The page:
Article in today’s Times-
The third breach of the Sino-British Joint Declaration by the Chinese Communist Party should serve as a wake-up call not just to Britain but to her allies as well.
The pace at which President Xi has dismantled Hong Kong’s democracy through the purging of pro-democracy and the recent arrests of former pro-democracy lawmakers only points to further trouble ahead.
Such a brazen move by Beijing to rule in favour of the mass expulsion of all pro-democracy lawmakers in Hong Kong would previously have been unthinkable, but with the eyes of the West fixed on the fallout from the US election, the Chinese Communist Party has pounced at the opportunity to turn the screws further by annexing one of the remaining remnants of opposition in the city.
Xi based his calculation on the premise that this would produce far less international outcry than the outright cancelling of pending democratic elections in the territory. With the exception of Canada, the response to this latest encroachment has culminated in little more than a flurry of statements of condemnation paired with a noticeable absence of concrete actions, which appears to have proved Xi’s assumption correct.
Even the UK government’s welcome offer of UK citizenship for Hongkongers now needs additional action, preferably in concert with the US government.
Aside from its continued encroachment in Hong Kong, Beijing continues to intimidate its neighbours in the South China Sea, wage a trade war against Australia in violation of the countries’ free trade agreement, and increase its preparedness for war with Taiwan.
The answer to challenging China’s behaviour lies in closer collaboration between like-minded democracies. The UK, as a leading member of the Five Eyes and Nato, has an important role to play in this regard.
Beijing’s belligerent response to the Five Eyes condemnation of the purging of pro-democracy voices in Hong Kong, which included the threat “of their eyes being poked and blinded”, is illustrative not of its leaders’ indifference to the formation of an alliance against China but of its growing insecurity.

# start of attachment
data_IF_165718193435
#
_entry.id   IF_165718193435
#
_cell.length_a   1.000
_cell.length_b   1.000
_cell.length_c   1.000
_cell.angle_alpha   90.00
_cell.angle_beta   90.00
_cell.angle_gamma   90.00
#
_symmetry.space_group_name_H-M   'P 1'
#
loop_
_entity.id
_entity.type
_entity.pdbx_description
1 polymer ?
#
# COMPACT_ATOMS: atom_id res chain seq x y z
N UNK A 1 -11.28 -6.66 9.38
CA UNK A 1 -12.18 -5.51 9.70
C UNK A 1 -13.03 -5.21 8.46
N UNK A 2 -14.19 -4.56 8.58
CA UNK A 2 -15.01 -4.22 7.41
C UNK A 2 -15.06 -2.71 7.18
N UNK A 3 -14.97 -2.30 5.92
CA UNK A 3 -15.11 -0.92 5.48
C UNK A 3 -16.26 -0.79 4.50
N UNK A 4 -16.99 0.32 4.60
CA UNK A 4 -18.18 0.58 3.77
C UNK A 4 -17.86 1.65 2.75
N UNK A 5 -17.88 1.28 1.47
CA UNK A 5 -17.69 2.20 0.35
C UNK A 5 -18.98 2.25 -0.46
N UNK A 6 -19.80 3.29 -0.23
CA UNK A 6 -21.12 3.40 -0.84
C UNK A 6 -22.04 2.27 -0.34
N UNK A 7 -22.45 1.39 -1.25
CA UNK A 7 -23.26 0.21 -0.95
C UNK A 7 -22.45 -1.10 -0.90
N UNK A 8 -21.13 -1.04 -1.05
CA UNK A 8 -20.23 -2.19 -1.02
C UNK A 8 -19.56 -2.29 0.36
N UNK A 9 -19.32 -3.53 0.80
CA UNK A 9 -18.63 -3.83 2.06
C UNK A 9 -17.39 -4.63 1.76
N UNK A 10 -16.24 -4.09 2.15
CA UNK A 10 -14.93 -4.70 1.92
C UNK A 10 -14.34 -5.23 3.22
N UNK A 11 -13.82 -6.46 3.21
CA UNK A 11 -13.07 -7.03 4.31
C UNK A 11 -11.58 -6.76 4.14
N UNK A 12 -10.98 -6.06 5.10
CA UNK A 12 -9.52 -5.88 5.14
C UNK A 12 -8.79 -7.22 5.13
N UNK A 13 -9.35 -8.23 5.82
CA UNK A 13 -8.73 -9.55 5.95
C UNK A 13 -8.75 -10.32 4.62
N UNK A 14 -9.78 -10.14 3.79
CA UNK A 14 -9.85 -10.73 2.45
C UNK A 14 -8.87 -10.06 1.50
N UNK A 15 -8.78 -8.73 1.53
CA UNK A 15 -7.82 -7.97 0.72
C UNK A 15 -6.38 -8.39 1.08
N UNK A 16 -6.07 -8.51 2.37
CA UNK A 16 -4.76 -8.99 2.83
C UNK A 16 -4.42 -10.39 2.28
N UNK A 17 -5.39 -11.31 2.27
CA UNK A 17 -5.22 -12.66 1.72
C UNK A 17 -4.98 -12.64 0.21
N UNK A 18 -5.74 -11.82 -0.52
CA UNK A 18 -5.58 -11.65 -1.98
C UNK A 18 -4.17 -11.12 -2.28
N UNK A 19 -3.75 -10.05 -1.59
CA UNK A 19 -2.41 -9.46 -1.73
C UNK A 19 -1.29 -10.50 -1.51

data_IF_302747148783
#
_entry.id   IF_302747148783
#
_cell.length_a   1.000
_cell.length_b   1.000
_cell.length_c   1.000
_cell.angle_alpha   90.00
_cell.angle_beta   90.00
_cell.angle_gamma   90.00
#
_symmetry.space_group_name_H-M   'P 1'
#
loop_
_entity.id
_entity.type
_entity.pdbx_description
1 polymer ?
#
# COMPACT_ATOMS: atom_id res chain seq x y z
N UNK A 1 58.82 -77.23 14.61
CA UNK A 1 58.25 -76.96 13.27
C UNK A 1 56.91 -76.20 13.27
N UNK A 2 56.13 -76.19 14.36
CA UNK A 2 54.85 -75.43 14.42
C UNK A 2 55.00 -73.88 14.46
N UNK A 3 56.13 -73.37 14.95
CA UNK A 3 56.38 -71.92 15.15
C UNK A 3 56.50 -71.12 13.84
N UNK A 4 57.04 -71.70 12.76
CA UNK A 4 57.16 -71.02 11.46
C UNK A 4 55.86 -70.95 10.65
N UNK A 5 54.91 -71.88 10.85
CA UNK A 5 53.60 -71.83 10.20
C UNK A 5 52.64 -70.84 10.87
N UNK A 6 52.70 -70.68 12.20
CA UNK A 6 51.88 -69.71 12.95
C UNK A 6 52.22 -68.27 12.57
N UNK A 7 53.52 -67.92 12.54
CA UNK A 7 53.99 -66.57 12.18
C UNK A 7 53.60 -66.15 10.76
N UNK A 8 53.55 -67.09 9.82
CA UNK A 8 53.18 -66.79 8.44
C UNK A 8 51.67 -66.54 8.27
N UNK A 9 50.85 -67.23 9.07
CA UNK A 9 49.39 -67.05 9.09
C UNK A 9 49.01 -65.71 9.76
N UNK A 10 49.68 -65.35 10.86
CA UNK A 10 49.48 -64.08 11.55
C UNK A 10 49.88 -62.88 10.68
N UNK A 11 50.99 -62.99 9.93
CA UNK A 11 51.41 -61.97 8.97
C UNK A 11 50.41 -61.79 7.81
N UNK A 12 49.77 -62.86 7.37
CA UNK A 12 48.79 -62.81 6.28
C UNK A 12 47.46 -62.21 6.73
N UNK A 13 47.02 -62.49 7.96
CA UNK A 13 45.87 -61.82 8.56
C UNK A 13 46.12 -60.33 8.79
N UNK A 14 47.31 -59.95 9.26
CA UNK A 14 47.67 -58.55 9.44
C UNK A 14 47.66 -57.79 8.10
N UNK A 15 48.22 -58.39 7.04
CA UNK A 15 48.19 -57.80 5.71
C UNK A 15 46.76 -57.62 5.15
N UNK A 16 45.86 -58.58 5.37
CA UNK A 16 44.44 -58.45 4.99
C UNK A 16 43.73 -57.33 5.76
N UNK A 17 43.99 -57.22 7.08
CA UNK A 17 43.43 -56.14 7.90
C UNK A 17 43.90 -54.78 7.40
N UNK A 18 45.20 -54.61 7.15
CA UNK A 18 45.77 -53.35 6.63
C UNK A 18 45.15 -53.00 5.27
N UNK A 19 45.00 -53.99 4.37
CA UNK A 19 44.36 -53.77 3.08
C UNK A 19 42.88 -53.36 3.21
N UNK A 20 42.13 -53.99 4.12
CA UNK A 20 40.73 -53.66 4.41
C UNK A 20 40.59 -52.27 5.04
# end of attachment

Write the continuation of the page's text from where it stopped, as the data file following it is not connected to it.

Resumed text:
In terms of continued threats against Taiwan, the UK must be ready to work closely with the US and other partners in the Asia Pacific region to guarantee its continued stability and security. In light of the need for closer defence collaboration, it is welcome that the UK government has committed to increasing the UK’s defence budget, which will include the Royal Navy acquiring eight Type 26 and five Type 31 frigates, as well as the development of new Type 32 frigates.
Outside of defence partnerships, the UK government should actively be working to deepen cooperation across the Five Eyes to counter Chinese Communist Party interference in the West and work with other democracies to create an Indo-Pacific Strategy which will serve as an alternative to China’s debt diplomacy through the Belt and Road Initiative.
The G7 Summit hosted in the UK next year will present a key opportunity to help formulate the beginning of a more permanent alliance of democracies concerned with China’s behaviour. As the first G7 of Biden’s presidency it will no doubt be used to re-establish US leadership in the West and repair some of the damage inflicted by the previous administration. Boris Johnson, as chairman, should sound out the other six countries to see if there is a consensus to enlarge to a G10 and invite India, Australia and South Korea to become members.
Beijing’s encroachment in Hong Kong should serve as a signal to the UK that it can ill afford to neglect key alliances, particularly as it leaves the European Union. To remain a relevant partner with a substantial contribution to make towards a coordinated democratic alliance against the Chinese Communist Party, the UK government must be willing to increase spending not only on defence but its diplomatic and intelligence capabilities as well.
Otherwise, there is a risk that the promise of a truly global Britain will give way as the UK retreats from its historic, moral, and legal obligations to the people of Hong Kong and its mutual interest in working with key allies to contain China’s expansionist behaviour.
Lord Owen is an independent Social Democrat peer and former foreign secretary